Another chunk of the festival of architecture has arrived in Inverness, this time in the form of the Mini City/Land of the Giants exhibition. I stumbled over it by accident at Eden Court the other day, they often have exhibitions tucked away upstairs and I spotted it by chance glancing down into another half-hidden gallery from half-way up the stairs. (One of my favourite things about Eden Court is all the fabulous little nooks and crannies that it has, it’s great fun to go for an exploratory wander and find somewhere to curl up with a book and a cup of tea, but its also really easy to miss something really interesting for approximately the same reasons.) Tucked away in the gallery next to the Bishops House part of Eden Court is a fascinating little exhibition.
The exhibition itself features scale models of buildings, campuses, sites and homes, both built and un-built, most of them local but all of them created by local architects and model makers. (For the purpose of this exhibition ‘local’ means ‘North of Scotland’ which appears to cover, the Highlands, Islands – Hebridean, Northern & Western – Moray, Aberdeenshire – in fact quite far south given the inclusion of Perth Concert Hall.) They were mostly created in the process of designing the buildings and some of those that have made it into full-sized three dimensional space, are accompanied by photos of the finished buildings in situ which adds a pleasing symmetry to the process.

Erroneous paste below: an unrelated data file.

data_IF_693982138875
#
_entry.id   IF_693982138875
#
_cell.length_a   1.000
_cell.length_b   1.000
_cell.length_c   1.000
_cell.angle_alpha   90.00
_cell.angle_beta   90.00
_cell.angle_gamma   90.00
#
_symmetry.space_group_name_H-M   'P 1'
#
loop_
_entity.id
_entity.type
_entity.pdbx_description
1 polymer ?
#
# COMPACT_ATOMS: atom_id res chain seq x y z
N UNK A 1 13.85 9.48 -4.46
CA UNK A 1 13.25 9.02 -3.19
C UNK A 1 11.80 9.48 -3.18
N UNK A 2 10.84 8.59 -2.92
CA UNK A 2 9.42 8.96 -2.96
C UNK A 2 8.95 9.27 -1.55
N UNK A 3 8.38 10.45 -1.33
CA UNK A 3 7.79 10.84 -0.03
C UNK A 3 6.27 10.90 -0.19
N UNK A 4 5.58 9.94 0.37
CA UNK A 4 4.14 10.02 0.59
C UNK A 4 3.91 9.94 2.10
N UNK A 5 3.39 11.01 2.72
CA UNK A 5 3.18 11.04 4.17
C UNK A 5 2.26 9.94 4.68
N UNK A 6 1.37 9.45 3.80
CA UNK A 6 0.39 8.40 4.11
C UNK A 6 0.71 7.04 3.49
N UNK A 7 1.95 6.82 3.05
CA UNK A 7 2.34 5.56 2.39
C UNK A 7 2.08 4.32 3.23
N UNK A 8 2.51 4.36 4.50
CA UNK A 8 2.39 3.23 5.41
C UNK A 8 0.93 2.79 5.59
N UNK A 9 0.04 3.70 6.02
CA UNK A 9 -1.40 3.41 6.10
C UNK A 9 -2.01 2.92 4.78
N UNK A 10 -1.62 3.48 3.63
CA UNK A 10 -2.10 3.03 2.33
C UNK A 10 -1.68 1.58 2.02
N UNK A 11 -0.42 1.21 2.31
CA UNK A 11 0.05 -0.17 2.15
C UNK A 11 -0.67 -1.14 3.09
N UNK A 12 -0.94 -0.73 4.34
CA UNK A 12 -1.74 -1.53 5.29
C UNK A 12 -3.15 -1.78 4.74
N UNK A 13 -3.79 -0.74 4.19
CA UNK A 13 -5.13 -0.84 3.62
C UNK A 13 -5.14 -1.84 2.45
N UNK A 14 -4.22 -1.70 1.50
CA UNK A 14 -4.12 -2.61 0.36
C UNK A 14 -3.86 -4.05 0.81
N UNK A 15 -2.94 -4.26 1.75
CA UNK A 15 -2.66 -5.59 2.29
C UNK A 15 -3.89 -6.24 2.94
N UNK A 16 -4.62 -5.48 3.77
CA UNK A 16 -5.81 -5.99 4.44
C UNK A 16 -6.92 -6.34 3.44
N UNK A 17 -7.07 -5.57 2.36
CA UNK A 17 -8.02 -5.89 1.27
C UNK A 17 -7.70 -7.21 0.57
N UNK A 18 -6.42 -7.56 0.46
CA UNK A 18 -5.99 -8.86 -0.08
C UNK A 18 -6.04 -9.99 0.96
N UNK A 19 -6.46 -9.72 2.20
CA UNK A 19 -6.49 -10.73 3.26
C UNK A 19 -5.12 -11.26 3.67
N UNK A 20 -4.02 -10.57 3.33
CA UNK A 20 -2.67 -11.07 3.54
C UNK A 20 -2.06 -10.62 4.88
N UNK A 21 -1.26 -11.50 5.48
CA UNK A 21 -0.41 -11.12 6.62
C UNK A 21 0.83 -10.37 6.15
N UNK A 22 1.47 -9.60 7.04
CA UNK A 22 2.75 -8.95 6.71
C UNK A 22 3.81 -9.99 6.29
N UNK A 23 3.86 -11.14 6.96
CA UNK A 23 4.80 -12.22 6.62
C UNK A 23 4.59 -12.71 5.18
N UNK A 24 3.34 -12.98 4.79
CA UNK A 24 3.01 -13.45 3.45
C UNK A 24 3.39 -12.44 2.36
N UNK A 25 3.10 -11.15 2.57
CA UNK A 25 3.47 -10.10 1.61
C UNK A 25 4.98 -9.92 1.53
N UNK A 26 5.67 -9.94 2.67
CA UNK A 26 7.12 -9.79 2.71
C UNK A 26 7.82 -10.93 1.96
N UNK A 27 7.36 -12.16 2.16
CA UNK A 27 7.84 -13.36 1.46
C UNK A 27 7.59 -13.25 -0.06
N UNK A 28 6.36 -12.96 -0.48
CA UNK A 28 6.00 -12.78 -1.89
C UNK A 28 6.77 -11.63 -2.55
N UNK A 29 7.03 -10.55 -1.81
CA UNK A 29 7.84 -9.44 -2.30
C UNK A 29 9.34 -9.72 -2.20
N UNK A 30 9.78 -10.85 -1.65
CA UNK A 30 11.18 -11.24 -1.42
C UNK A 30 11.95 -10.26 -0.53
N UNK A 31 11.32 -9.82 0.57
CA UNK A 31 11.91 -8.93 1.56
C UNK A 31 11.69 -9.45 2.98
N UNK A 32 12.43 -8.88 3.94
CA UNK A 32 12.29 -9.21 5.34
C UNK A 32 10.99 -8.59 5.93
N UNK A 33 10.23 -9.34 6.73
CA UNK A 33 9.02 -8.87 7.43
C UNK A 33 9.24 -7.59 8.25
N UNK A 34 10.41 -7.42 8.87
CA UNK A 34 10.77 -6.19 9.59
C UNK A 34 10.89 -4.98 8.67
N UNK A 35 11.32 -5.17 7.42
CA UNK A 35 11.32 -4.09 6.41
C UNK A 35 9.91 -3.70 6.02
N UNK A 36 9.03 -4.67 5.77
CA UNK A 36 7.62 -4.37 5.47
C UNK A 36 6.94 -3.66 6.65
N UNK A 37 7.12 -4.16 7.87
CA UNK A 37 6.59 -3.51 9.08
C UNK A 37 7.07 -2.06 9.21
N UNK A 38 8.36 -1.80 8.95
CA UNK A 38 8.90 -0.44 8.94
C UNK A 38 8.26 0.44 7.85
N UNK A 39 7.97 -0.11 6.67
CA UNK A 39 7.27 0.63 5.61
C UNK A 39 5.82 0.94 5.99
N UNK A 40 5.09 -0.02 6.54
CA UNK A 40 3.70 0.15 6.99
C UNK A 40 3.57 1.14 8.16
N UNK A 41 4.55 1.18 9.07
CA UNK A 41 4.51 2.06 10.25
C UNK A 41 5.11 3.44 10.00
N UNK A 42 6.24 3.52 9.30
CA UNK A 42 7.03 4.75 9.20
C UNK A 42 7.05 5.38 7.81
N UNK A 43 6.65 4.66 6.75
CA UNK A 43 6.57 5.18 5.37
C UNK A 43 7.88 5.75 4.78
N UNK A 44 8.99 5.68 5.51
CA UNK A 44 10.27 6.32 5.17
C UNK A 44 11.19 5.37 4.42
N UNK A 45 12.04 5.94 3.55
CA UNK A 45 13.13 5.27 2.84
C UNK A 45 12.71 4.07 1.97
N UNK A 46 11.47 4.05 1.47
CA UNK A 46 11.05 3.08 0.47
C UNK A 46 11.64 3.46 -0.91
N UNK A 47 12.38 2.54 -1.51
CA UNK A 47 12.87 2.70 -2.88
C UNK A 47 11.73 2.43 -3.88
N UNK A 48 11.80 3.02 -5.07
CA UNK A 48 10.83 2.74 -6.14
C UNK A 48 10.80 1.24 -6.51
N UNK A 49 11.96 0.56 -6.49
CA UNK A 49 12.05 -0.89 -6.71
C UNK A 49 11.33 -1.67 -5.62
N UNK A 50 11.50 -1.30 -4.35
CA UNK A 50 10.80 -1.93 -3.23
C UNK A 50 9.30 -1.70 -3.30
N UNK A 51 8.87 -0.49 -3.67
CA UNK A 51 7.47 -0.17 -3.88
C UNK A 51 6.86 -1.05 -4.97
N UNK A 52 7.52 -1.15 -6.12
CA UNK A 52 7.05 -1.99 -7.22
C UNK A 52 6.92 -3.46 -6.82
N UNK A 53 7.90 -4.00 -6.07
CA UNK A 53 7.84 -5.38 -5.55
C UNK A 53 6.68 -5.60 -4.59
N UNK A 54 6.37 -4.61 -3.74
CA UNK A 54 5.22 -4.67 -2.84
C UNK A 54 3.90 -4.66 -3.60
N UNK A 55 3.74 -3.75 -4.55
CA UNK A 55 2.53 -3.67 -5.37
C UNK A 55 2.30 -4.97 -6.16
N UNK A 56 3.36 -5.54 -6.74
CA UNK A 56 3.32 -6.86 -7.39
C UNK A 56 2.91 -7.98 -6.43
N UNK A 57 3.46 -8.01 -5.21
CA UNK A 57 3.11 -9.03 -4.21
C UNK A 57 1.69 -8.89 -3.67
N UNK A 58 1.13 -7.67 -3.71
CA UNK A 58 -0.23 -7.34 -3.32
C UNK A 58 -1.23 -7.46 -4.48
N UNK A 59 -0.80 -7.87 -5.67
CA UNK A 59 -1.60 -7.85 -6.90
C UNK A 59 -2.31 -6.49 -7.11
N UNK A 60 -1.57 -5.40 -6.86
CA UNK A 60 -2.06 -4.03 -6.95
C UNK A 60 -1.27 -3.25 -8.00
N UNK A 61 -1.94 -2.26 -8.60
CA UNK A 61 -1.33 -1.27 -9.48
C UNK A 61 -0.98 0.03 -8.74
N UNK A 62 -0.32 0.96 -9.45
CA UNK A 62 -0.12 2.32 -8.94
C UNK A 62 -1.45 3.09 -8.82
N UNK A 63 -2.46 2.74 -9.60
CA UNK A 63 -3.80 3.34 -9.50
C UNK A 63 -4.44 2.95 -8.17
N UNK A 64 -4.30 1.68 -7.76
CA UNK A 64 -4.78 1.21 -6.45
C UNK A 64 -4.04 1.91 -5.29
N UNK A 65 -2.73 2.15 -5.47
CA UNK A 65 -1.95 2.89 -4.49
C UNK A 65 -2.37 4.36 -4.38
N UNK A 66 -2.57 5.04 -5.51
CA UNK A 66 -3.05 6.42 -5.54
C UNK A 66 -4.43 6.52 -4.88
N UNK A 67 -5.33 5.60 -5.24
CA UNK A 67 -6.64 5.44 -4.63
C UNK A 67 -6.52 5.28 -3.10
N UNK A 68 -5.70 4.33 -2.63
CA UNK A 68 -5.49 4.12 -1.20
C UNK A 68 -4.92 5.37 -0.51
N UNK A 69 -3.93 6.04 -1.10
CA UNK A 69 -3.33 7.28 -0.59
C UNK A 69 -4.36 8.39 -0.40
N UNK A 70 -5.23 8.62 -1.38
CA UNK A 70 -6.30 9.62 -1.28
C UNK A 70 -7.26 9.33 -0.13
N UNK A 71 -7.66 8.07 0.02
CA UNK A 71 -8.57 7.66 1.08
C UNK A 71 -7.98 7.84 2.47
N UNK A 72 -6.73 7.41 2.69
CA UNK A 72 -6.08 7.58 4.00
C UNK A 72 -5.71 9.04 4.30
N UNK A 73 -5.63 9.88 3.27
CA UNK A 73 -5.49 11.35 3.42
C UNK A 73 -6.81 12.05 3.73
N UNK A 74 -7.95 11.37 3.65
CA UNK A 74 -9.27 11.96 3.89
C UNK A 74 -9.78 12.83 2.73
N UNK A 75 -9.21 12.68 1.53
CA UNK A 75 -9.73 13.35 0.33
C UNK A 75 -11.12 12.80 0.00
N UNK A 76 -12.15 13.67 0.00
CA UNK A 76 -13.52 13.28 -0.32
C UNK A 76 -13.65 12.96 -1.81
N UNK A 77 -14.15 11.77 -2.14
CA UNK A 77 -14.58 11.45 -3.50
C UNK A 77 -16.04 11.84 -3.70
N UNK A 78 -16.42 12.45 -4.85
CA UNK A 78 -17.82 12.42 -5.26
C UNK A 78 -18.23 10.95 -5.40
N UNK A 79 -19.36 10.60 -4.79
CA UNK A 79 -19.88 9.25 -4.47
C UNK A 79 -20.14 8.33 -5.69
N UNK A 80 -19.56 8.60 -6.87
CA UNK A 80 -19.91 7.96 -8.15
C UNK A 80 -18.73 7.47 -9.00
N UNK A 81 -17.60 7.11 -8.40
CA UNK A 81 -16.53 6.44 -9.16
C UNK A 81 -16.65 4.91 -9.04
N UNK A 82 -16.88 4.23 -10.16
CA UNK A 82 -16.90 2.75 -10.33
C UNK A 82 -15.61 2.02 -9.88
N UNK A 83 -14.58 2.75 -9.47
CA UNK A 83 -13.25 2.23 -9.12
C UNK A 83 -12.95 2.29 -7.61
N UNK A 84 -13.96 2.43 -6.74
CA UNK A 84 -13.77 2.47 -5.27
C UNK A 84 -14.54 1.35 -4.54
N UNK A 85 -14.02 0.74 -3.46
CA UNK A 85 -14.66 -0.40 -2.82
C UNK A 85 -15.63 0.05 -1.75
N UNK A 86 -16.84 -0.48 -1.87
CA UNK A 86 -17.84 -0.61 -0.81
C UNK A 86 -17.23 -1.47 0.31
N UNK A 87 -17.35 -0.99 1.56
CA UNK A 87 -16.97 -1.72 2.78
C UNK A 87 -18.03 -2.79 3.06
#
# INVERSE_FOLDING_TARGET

They’re almost all mounted on piles of wooden pallets, which you’d think would look really messy, but actually really enhances the feeling of constructed reality and impermanence of the models themselves. The models – with a few notable exceptions – were created as part of a design process, to demonstrate a design in 3D space, to show a more realistic view of how its features will interact with the wider landscape. Mostly, they were never meant to be seen by more than a handful of people – in some cases, just a few architects and the client. There’s something secret and special about seeing these artefacts, ghosts of buildings as they might have been or might yet be. It feels like a peak behind the curtain of the architectural design process, a drawing back of the veil that enhances rather than undermines the magic.